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Autonomous ocean observatories in the Baltic Sea - the SAMBA project

Through our ocean observatories, we collect and distribute openly available high-resolution data around the Baltic Sea.

The Baltic Sea is an integral component of the lives of those living around it. It influences our climate and weather, and its ecosystems host necessary living resources and biodiversity. The properties of the Baltic Sea can control how these interconnected systems might thrive now and in the future.

Yet, the ocean environment is naturally dynamic and variable. To understand what changes are short-term (think: ocean weather) and which are longer-term (think: ocean climate), we need robust, continuous observations documenting essential ocean variables, such as temperature, salt and oxygen content.

SAMBA: Smart Autonomous Monitoring in the Baltic Sea

The SAMBA (Smart Autonomous Monitoring of the BAltic Sea) project seeks to fundamentally change the landscape of ocean observations in the Baltic Sea by collecting its most extensive and highest resolution data set and making it freely and easily accessible.

Ocean Knowledge directs the project with the support of scientific advisors, including institutions and consortiums such as the University of Gothenburg, the Baltic Operational Observations Programme (BOOS) and the Swedish Meteorological and Hydrographic Institute (SMHI).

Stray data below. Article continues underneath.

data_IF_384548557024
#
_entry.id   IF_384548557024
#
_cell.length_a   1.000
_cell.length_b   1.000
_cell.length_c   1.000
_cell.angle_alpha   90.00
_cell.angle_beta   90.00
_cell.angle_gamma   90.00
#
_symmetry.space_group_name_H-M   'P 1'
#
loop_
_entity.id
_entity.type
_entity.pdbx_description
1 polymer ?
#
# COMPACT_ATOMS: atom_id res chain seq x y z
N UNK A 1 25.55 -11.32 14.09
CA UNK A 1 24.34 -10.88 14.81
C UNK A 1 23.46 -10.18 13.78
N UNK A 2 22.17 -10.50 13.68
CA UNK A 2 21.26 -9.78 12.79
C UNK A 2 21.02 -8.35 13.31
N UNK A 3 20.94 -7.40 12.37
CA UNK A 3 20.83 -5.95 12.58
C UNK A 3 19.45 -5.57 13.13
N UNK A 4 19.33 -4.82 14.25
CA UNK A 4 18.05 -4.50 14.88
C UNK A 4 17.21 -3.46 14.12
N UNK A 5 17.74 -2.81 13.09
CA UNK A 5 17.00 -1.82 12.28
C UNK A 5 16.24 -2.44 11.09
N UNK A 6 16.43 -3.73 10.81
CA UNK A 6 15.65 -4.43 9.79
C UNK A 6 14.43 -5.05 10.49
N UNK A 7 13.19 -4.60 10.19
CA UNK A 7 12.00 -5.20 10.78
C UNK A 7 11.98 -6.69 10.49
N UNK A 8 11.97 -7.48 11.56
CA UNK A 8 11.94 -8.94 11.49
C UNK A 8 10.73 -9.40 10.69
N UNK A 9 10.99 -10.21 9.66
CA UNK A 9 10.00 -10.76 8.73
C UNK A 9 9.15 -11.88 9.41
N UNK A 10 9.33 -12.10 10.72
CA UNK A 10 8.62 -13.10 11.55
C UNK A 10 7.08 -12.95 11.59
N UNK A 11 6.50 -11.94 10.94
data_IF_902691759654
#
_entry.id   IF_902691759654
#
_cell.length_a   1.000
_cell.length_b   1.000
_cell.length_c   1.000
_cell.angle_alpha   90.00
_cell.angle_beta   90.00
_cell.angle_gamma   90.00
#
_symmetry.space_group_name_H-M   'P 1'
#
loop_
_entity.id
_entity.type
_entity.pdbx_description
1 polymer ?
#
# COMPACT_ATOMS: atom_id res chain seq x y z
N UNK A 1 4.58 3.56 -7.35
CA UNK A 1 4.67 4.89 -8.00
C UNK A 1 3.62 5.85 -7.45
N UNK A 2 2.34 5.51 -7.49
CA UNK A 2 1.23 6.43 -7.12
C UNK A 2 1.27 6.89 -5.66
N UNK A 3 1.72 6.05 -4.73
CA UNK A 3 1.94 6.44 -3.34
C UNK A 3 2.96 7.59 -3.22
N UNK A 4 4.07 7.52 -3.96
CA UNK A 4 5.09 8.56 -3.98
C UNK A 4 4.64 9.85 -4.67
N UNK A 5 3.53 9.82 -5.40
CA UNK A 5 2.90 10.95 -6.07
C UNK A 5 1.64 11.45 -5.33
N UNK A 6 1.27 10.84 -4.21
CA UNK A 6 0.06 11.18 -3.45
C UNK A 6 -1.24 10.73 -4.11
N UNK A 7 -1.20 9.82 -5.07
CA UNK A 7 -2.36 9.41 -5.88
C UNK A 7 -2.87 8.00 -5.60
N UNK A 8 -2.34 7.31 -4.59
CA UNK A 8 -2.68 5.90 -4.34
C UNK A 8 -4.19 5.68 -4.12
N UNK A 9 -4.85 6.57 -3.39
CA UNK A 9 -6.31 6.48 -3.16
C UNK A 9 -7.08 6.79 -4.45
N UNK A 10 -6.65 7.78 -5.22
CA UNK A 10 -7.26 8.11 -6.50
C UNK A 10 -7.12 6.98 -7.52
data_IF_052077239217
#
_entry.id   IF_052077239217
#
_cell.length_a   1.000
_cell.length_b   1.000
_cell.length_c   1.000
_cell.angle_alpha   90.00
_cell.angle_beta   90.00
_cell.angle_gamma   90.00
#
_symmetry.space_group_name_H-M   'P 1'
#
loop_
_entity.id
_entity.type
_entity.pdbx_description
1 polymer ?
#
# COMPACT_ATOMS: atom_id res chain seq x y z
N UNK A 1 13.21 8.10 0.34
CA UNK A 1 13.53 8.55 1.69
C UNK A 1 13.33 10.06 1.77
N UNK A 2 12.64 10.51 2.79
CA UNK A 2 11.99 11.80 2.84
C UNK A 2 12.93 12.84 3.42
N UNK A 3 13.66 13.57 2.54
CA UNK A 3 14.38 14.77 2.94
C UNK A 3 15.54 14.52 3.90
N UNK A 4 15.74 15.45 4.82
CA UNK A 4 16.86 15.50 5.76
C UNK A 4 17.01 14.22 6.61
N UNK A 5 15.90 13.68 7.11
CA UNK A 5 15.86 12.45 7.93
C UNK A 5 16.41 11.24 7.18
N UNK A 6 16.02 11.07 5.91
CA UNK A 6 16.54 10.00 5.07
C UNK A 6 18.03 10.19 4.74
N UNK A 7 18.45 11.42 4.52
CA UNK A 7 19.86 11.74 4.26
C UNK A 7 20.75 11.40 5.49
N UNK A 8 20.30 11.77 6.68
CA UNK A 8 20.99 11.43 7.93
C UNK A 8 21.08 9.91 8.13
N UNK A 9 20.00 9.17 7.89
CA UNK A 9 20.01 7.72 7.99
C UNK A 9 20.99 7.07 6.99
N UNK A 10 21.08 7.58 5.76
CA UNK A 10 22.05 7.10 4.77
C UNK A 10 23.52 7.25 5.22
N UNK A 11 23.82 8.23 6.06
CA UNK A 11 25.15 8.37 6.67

SAMBA project glider deployment at Voice of the Ocean
Aleksandra Mazur and Olle Petersson deploy an ocean glider in the Baltic Sea as part of the SAMBA project

Ocean observatories to gather relevant data

SAMBA consists of several ”ocean observatory” sites – locations selected for their relevance and importance to the scientific community (typically as sites of water mass exchanges). In these places, we deploy ocean gliders and autonomous surface vessels simultaneously to measure the properties of the water column (such as temperature, salinity and oxygen content) alongside sea surface and atmospheric changes (including air temperature, wind and waves).

Next-level data collection

Together, these innovative platforms,

  • Obtain observations that we would traditionally collect from time-consuming and expensive ship surveys at a fraction of the cost,
  • Keep measuring during stormy weather conditions that would be impossible for ship-based observations to happen.

The ocean gliders and surface vessels function autonomously and are remotely piloted by our operations team in Gothenburg (Sweden). We use this autonomous observing system to survey the Baltic Sea in intelligent and adaptive ways, reacting to discoveries and targeting key ocean features.

Explore and download the data

The data collected is transmitted back to our team in near real time (NRT) to be redirected to national and international agencies. The data is in turn used for weather forecasting and computer simulations of the Baltic Sea.

We host all live data and data from completed missions on our Observations Portal, come and explore what’s available! Here you can find our data, live glider locations and tools to discover past missions. All data collected are free to download and use.